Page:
Cosmo's latest, a tidy edits package, is for the most part best appreciated with the knowledge that while it's clear a taste-maker should be out getting the drop on rare gems, the ability to sift through more widely-known material is just as important. In other words, while three of the four cuts here aren't exactly clichés, they're a far cry from arcana. Side A opens with Skyy's "First Time Around," a Paradise Garage classic bristling with hustle and boogie. Cosmo gives it the Hardy treatment, letting the vocal line unspool only once before trapping the last fading sliver of human voice in a hypnotic loop, like trapping a splendorous butterfly in a glass jar. This gets followed up by an extended version of "Keep on Going," a pre-Buckingham/Nicks Fleetwood jam, where Christine McVie sings an ode to perseverance over a chugging disco-rock groove. Here the re-editor is at times like a cartographer, using the track as a map, opening up clearing in newly-extended breaks, using loops and cuts to find ways across strange terrain.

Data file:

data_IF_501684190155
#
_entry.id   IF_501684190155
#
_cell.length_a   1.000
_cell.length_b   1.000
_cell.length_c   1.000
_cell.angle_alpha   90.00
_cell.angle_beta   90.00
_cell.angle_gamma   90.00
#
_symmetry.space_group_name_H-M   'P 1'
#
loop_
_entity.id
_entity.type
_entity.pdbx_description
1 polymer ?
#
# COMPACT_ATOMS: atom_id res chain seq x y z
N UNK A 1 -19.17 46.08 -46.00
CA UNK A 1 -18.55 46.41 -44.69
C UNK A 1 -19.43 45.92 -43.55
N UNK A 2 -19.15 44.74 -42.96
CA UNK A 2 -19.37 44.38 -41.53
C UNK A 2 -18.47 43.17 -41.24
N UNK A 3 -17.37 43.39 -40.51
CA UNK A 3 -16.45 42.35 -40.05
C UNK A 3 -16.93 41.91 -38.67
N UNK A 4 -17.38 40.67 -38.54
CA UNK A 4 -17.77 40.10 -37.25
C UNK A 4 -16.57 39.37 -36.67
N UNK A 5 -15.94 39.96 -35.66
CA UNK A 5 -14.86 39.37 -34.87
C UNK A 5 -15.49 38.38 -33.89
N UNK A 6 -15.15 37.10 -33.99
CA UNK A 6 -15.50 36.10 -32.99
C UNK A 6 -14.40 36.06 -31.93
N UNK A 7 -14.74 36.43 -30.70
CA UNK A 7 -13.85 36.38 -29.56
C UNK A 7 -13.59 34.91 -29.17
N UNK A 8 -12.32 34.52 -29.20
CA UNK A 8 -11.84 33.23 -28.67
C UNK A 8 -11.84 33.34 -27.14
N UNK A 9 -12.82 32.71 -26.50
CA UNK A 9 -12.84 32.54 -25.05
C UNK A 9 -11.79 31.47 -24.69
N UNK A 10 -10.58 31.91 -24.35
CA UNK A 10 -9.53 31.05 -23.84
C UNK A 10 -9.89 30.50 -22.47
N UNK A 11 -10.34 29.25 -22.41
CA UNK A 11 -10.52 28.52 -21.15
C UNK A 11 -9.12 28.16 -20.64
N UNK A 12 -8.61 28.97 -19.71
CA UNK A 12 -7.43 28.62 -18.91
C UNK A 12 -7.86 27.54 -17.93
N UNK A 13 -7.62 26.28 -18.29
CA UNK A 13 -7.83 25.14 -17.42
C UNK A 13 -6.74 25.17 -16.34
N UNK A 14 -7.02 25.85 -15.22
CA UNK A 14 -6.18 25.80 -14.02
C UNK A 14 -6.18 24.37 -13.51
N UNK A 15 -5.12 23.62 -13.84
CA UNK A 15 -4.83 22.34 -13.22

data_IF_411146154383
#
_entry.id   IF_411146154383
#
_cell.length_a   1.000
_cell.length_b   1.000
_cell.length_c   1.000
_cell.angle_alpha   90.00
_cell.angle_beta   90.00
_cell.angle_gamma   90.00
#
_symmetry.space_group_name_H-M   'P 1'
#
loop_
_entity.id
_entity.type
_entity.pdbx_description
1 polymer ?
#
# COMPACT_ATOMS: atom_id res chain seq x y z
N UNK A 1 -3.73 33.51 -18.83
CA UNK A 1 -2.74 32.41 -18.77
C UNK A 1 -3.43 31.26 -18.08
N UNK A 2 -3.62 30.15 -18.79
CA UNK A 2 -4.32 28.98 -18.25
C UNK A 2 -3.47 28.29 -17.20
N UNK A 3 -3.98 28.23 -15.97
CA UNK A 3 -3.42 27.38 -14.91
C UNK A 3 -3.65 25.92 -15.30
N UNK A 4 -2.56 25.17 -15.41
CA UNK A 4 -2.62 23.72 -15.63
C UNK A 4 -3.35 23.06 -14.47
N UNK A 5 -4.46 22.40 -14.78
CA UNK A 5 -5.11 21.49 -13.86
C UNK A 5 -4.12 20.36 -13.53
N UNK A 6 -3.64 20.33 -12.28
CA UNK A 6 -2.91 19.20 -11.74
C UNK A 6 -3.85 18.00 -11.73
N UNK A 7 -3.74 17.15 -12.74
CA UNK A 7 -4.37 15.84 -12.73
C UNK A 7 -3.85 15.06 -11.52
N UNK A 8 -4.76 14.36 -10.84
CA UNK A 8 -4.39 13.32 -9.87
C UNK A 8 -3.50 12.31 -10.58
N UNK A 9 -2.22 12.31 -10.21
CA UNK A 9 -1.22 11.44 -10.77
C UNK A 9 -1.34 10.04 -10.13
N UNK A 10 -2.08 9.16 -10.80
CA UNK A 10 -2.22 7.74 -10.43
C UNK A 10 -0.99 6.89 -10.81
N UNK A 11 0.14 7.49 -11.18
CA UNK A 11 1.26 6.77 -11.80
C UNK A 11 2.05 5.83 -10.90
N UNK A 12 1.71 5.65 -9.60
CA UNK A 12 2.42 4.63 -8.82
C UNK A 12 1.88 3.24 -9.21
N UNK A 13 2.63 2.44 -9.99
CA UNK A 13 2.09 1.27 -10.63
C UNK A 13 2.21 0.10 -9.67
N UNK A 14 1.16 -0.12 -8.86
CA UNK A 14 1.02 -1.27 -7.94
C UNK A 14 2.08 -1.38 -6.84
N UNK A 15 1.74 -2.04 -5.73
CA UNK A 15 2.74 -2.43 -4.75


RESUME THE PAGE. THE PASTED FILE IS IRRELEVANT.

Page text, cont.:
The flip leaves disco behind, and things go further into left-field: B1 is an aggressive, icy cut of "Discurse" by Material, a great techno-tinged post-punk groover, and then the closer bursts in to end the record with a bang: Armand Frydman's "Jungle," a cult piece of library music, is the standout as well as the one you most likely haven't heard before. Tweaked, jacked-up, undergirded with funk bass, this lost oddity morphs into a dazzling stomp with plonking bells and crystalline swirl. You're left with that singularly delightful sensation, in which an unknown song feels totally novel and unexpected, yet utterly familiar and compelling at the same time.